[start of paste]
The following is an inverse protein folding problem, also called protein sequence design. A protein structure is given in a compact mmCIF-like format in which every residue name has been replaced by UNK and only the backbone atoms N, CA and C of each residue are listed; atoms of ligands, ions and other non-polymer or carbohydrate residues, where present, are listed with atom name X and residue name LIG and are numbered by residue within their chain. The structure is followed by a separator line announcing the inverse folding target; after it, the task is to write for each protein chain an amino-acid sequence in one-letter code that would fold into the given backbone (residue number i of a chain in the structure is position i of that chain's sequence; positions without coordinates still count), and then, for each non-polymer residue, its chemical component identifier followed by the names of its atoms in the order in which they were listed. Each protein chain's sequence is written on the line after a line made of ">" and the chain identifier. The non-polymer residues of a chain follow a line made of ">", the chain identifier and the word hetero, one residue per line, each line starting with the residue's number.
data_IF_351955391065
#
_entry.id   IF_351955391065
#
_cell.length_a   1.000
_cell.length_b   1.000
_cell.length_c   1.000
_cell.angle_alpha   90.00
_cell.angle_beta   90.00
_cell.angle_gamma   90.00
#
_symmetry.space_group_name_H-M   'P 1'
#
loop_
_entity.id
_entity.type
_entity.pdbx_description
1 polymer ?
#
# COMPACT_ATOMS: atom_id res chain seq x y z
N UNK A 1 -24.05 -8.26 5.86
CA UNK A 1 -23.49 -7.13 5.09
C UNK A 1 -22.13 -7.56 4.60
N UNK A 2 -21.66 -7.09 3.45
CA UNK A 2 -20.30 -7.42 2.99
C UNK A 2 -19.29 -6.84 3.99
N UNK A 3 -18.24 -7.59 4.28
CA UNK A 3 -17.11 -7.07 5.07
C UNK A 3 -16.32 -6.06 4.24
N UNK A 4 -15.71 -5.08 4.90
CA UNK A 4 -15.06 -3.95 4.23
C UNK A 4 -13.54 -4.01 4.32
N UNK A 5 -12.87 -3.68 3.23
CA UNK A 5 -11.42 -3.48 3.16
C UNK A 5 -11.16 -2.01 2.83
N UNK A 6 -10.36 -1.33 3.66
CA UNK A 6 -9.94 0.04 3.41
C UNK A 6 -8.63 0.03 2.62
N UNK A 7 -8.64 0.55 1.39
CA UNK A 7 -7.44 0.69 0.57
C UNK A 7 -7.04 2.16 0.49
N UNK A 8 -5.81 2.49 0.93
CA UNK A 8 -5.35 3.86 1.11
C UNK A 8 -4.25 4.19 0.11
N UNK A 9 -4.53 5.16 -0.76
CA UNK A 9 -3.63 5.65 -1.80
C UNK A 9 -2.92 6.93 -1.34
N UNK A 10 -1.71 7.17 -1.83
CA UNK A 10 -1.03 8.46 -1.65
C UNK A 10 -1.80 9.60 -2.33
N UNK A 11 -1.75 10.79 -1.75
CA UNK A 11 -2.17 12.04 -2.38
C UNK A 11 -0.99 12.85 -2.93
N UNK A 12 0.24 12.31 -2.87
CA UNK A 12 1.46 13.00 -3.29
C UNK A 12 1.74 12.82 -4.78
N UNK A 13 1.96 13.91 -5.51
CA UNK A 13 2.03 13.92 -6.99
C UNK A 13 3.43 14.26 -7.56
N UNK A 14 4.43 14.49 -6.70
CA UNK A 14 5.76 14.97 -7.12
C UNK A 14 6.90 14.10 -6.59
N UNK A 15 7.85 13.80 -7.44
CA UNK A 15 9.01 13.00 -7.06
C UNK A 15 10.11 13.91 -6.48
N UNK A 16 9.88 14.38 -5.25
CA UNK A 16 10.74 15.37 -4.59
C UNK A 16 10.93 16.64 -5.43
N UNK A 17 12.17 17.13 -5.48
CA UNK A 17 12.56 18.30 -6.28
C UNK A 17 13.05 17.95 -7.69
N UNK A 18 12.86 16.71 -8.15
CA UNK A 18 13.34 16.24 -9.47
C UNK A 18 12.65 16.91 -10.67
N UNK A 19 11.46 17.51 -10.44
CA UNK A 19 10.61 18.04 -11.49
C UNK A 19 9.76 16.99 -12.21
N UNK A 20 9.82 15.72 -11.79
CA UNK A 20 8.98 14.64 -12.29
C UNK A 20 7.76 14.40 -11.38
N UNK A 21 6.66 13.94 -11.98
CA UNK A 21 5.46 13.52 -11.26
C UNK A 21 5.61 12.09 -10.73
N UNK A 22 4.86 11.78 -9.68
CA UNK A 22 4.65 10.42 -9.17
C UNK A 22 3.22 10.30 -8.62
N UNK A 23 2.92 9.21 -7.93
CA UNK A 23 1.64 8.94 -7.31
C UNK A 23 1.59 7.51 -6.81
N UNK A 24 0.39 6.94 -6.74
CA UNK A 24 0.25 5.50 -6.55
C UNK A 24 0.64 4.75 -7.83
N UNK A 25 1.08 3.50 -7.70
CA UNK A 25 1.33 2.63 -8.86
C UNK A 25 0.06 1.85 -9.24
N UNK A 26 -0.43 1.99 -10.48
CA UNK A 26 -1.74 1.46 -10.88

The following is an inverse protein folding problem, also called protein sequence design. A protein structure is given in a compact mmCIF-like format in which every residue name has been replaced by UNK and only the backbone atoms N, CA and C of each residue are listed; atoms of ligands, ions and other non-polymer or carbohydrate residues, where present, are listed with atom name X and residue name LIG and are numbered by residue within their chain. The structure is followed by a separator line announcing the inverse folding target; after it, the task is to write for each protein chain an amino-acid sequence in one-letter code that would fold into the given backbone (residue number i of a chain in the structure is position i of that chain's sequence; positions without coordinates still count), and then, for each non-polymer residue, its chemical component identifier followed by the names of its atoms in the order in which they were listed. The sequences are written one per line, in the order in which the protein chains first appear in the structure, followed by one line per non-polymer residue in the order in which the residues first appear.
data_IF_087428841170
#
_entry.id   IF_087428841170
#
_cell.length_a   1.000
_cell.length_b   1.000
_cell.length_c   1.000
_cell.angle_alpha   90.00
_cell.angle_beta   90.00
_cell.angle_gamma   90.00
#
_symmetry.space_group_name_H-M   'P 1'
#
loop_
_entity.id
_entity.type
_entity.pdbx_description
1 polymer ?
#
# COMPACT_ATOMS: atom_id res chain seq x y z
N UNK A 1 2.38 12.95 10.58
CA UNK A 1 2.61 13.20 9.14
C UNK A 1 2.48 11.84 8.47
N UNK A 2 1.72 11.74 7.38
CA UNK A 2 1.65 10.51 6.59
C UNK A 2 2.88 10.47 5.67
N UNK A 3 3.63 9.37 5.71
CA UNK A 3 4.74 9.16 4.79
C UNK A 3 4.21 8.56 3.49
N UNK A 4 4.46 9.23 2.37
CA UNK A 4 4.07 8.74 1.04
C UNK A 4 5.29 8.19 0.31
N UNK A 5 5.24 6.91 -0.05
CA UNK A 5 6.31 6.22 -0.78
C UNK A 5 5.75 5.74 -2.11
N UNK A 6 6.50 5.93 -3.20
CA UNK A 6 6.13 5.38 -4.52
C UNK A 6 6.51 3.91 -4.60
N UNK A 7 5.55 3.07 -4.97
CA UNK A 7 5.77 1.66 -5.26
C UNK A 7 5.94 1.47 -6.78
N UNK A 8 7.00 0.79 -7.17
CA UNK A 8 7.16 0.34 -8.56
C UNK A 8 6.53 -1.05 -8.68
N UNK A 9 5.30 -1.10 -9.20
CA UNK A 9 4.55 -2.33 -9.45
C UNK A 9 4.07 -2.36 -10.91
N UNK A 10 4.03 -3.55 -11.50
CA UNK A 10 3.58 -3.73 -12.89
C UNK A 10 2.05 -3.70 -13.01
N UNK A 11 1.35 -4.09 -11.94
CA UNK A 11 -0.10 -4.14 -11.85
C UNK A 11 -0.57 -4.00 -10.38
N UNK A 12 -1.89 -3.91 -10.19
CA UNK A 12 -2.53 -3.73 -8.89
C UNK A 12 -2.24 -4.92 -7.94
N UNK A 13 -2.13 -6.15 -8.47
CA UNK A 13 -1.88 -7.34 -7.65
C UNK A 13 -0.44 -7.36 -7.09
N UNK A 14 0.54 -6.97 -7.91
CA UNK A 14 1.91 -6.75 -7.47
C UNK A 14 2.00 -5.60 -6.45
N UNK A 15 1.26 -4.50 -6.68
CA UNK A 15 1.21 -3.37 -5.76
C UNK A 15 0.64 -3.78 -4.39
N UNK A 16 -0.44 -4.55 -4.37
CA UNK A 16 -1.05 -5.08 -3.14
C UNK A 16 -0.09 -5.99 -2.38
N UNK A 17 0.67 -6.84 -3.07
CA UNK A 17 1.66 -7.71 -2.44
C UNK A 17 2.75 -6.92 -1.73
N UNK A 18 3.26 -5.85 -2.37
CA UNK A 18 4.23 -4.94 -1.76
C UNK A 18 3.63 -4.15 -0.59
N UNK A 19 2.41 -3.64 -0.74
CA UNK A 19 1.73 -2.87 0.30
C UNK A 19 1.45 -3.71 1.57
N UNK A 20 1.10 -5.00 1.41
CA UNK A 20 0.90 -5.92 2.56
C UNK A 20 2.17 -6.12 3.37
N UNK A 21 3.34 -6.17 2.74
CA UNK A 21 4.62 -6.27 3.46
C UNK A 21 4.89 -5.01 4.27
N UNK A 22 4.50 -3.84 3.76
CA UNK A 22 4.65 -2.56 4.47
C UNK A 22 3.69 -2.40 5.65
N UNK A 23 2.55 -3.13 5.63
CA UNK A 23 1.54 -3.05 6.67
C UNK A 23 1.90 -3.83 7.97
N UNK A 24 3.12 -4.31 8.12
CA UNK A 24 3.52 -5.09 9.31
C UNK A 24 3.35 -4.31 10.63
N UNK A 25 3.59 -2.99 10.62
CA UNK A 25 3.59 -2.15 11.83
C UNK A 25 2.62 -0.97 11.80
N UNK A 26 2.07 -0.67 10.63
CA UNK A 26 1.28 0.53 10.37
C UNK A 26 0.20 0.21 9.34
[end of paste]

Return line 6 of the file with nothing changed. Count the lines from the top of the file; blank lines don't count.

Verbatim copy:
_cell.length_a   1.000